I have taken 2013 off from traveling to commit to writing the novel of The Story of Gomer.  The book can reach people I could never reach just doing the play, so I hope the next five years finds us with the novel published and perhaps even a feature length film.  Only God knows where it will take us; all I know is I’m keeping In-step with Him!

You can read more about us and watch for info on the release of the novel, The Story of Gomer, at in-stepministries.com

Rich and Geri live in Hebron, KY and in addition to running their own drama ministry, they are also both employed by Answers in Genesis, a non-profit apologetics ministry where Rich runs the print shop and Geri is in Guest Services at the Creation Museum.  They have a twelve year old daughter Mercy, a nine year old son named Chris, and two cats, Big Kitty and Little Kitty.  What do they do in their off time?  SLEEP!

Mission Focus: North Africa

Primarily all of the North African nations are classified as “restricted” to Christianity, a few are even classified as “hostile” toward Christians with some nations progressing toward such hostility due to Islamic jihad, civil wars, and outright barbarism.  A collective survey of North Africa yields a concentration of 82.9% Muslim, 13.9% Christian, and the remaining 3.2% consisting of indigenous religions and animism.*

Signet Ring recently contacted “Beth” and inquired of both her evangelistic outreach and status in her country of service.  We are truly thankful to have disciples of her caliber spreading the Gospel in places where it is most urgent.

Beth started following Jesus early in life and by the time she was in her teens she knew
she wanted to share Christ with the orphans and the destitute in lands that have yet to be reached with the Gospel.  Beth is currently living in North Africa learning the language and working with street boys’ centers, teaching art and serving as needed.  She states that “It’s a crazy life and there are hard days, but it’s such a gift.  I can’t believe I get to live here!”

For the sake of sensitivity and security, some specifics have been altered.  [As of early 2013 the safety of Beth and those with whom she works and lives (in her country of service) has been threatened.  Please pray for her protection and strength to fulfill Jesus’ call on her life wherever He leads her.]

  1. How did God lead you into this mission work and what is your role in the ministry?

I have wanted to live in Africa since I was about 16.  I never pictured myself living in a Muslim country, but after a period of working and waiting this was missions2the door that God clearly opened, and I ran through it!  Presently I am almost
two years into my first term in North Africa.  It has been spent learning the language, building relationships, and mostly working with two street boys’ centers.  I teach them art and handicrafts, using it to build revenue for them and the centers, and I spend time trying to pour the love and attention into their lives that they are aching for.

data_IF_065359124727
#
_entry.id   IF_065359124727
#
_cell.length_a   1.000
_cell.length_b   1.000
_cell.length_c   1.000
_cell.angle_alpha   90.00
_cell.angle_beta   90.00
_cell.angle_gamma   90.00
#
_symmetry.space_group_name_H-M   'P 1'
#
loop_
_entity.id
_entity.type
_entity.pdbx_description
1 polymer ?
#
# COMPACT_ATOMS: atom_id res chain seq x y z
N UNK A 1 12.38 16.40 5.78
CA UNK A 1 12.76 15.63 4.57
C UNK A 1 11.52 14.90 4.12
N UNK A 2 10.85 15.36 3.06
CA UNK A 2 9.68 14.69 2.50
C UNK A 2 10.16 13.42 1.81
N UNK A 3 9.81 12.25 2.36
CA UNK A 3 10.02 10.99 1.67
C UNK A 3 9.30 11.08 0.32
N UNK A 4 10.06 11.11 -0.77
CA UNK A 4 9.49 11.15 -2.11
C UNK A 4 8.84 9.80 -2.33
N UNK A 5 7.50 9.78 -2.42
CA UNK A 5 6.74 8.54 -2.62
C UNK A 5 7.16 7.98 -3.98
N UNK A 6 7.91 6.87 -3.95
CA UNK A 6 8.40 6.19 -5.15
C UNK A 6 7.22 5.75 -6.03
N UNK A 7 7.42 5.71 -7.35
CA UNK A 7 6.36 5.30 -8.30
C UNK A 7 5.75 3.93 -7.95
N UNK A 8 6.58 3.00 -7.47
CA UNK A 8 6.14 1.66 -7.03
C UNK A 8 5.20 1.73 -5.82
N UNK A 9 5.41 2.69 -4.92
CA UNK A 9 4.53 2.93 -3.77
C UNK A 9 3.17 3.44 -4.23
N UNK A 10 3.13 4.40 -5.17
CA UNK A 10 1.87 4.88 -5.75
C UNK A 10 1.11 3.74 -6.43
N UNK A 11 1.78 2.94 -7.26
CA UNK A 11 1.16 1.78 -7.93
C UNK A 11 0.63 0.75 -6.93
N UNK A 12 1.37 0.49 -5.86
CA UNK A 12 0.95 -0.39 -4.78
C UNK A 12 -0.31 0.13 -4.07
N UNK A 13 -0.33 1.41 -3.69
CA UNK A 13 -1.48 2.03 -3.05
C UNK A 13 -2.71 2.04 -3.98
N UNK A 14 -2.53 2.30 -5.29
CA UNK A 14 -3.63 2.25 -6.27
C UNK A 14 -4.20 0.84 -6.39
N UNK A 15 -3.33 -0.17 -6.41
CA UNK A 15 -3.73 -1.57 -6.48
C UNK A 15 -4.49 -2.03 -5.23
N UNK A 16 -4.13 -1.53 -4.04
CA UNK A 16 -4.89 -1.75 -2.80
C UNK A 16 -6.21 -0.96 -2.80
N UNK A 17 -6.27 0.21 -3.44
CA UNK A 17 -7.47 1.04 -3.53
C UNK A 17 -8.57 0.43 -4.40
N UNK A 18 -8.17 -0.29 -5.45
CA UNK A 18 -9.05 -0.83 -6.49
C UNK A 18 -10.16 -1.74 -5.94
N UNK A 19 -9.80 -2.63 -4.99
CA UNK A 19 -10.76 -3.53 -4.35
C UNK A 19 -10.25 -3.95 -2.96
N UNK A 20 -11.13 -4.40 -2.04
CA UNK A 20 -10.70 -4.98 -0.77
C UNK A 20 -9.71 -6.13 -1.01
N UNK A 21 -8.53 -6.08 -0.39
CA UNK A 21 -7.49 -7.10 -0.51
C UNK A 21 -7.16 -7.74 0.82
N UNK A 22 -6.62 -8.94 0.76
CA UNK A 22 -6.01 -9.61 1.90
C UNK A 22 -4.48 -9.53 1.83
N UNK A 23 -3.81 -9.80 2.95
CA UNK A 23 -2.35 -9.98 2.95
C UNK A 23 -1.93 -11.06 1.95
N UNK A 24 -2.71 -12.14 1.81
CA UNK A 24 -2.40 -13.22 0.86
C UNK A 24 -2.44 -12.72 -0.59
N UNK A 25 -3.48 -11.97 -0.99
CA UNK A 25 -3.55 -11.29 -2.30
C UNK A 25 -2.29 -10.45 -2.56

1. Are you able to share the Gospel and disciple people freely in your country of service?

 

No. I live in a closed Muslim country. I can speak of Christ, but any whiff of evangelization to the government will get a person kicked out of the country and/ or imprisoned. I have seen both things happen to friends and fellow workers. I speak freely of my love for Christ with friends and language teachers, as well as at the centers. But I do need to be careful, especially at the centers. There is more scrutiny lately from the government and it is illegal to do Christian teaching with the boys from Muslim backgrounds.

3. Please tell of someone whose life was impacted with the Gospel and of the change you saw in their life.

This country is still largely unreached with the Gospel. It is very much still in the “sowing of seeds” stage, if you will. There is “harvesting” going on, but that’s with workers who have been here for many, many years. I have only been here two years. That may sound like a lot, but it’s not. I have absolutely heard and seen the evidence of the Lord moving in hearts and lives here, but I have not personally led anyone to the Lord. Since so much of my time is spent at the centers, that is where I have largely seen the Lord moving.

Jesus Christ is transforming boys from the streets from drunk, glue sniffing, angry kids to boys who are happy, joyful, and doing well in school. I see them stop running away, learning to trust and receive love. I see them transition from not knowing anything of Jesus to singing songs about Him. I see graduated boys, who ten years prior were in the same place in life as the younger ones, taking the time to invest in them, loving them like brothers. These boys are walking witnesses of God’s redemptive grace. They are the future of the church here. Pray that the seeds planted in them will be spread far and wide. The impact of the Gospel can be sudden and huge, but sometimes it is a kingdom that is slowly built. That is what I have seen in my time here so far. As I, Godwilling, continue to live in this land, I long and pray to see it spread even more